13 Jul 40 To No. 245 Squadron (miss-recorded as 246 Squadron on the original RAF aircraft record card – that squadron did not re-form until 1942) Squadron code DX-, based at RAF Aldergrove, Northern Ireland for convoy patrols and the aerial defence of Belfast.
13 Oct 40 Slightly damaged in flying accident.
9 Jan 41 Returned to No 22 MU.
3 Feb 41 To No. 315 (Deblin) (Polish) Squadron (Squadron codes PK – ) , based at Acklington, moving to Liverpool (Speke) in March 1941. The Squadron became operational on 18 March and began local patrols and patrolling the shipping convoys in and out of the Mersey, its first (inconclusive) combat with a Luftwaffe Ju 88 bomber not coming until 24 May. The squadron re-equipped with the Supermarine Spitfire Mk. IIA in July 1941, leading to the re-allocation of P3835 to another unit resident at Speke.
16 Jul 41 Retaining its Polish link, P3835 transferred to No 303 (Polish) Squadron (Sqdn codes RF -).The Squadron was resting after its intensive activity during the Battle of Britain, and P3835 presumably continued with local patrols over the River Mersey.
23 Sep 41 Allotted maintenance serial 2694M, and sent to No 1 School of Technical Training, RAF Halton. Total flying hours only 189.25. By now the Mk.1 Hurricane was obsolete as a day fighter, being replaced by the improved Hurricane Mk II and the ubiquitous Spitfire.
29 Apr 44 Transferred to No. 1825 Sqn ATC, East Finchley and displayed outside their HQ opposite East Finchley Underground station.
1945 ATC unit closed/disbanded.
1946 Scrapped on site?
Any additional information, or even reports of other surviving parts, awaited with interest!
As a footnote, Mr Cull subsequently reports that in May 1945 Potters Bar ATC celebrated VE day by burning their Gloster Gladiator biplane fighter – the type immortalised by ‘Faith, Hope and Charity’ in the defence of Malta. Thankfully several Gladiators still survive today, including one here at Hendon. At the same time, Mr Cull’s ATC unit, 393 Finchley Squadron ATC, at their HQ in a big old house called ‘St Michaels’ in Hendon Lane, were more restrained. They had a 1930s Fairey Gordon biplane day bomber/General Purpose aircraft outside, and its Armstrong Siddeley Panther engine inside on the ground floor. On VE day a cadet walked along the wings, putting his foot through the fabric covering with every step. Mr Cull reports this unit also had the fuselage of a Curtis Hawk 75A ‘Mohawk’. Some of these saw valiant service with the French Air Force during the Blitzkrieg of May/June 1940.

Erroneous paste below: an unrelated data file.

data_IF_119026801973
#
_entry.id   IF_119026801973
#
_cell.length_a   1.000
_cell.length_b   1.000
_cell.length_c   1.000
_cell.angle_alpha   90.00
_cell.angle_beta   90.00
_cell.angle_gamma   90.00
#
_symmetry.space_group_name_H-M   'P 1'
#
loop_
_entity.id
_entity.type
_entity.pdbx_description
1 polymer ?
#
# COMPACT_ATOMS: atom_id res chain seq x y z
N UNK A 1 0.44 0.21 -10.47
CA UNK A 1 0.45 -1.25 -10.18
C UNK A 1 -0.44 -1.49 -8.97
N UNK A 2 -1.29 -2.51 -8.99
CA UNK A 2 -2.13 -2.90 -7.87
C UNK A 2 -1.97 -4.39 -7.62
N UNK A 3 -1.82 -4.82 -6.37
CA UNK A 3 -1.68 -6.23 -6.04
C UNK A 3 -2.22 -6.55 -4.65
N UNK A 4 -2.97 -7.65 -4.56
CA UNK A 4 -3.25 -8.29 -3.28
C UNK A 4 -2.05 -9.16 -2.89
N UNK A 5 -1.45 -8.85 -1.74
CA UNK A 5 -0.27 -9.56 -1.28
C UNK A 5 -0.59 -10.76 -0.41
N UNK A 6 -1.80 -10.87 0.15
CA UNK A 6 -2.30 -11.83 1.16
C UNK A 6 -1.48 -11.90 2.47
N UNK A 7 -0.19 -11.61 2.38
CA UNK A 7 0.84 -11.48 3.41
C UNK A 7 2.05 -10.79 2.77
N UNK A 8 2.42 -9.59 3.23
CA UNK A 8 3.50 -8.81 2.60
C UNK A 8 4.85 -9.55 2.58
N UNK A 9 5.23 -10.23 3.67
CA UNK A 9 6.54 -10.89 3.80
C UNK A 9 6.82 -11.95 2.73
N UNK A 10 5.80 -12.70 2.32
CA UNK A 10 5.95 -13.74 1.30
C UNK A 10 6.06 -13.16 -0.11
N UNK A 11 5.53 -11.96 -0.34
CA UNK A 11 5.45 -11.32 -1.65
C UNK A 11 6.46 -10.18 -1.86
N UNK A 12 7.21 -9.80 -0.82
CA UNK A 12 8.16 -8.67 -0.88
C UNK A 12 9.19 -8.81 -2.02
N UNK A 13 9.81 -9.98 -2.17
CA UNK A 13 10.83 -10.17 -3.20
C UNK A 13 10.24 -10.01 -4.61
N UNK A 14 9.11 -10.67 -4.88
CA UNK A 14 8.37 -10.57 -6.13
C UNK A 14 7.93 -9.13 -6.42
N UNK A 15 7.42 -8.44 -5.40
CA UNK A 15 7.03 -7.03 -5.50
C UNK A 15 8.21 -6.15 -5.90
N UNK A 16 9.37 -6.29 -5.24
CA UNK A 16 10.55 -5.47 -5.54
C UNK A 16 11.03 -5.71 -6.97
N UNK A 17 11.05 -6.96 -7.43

ERIC MORGAN’S MONTHLY ROUND-UP OF EVENTS
Some early September events were listed in the August Newsletter.
Sat/Sun. 11/12 Sept. 10.00 – 6.00pm RAF Museum, Grahame Park Way, NW9, Battle of Britain Weekend.
Mon. 13 Sept. 3.00pm, Barnet & District LHS, Church House, Wood St. Barnet, A Brief History of Pantomime, Marlene McAndrew.
Tues. 14 Sept. 11.00 –1.00pm, LAARC, Mortimer Wheeler House, 46 Eagle Wharf Rd, N1, Talk & Tour of Archives & Artefacts, Daniel Nesbitt, (curator) & Kenneth Marks (who lectured to HADAS on Archaeology of London Anglo-Jewry). Limited to 25 persons so pre-booking essential, £5, ‘M 0759 907 7869
Tues. 14 Sept. 3.00pm, Museum of London, Jewish Heritage in London, Julia Hoffbrand, (curator) talks about objects recovered from a kosher distillery in Brick Lane. FREE
but tickets allocated on arrival.
Tues. 14 Sept. 8.00pm, Amateur Geological Society, The Parlour, St Margaret’s Church, Victoria Avenue, N3, The Lying Stones of Beringer, Dr Paul Taylor
Wed. 15 Sept. 10.30am, Friends of Barnet Borough Libraries, Friern Barnet Library, Friern Barnet Rd. N11, Local Ghosts, Ollie Natelson.
Sat/Sun. 18/19 Sept. LONDON OPEN HOUSE WEEKEND, free access to hundreds of buildings across London. Details at www.openhouse.org.uk
Wed. 22 Sept. 7.45pm, Friern Barnet & District LHS, St John’s Church Hall, Friern Barnet Lane, N20, The Palace of Westminster, Major Peter Horsfall.
Sun. 26 Sept – Sun. Oct. 3, Barnet Borough Arts Council (outside Waitrose) , The Spires, High St. Barnet, Paintings & What’s On (including HADAS).
Thurs. 30 Sept. 8.00pm, Finchley Society, Avenue House, East End Rd, N3, Not Just a Pretty Place – The National Trust and how it works, Mike Watts.
THANKS TO ALL OUR CONTRIBUTORS: Jean Bayne, Stephen Brunning, Eric Morgan, Jim Nelhams, Emma Robinson, Andy Simpson and Sheila Woodward.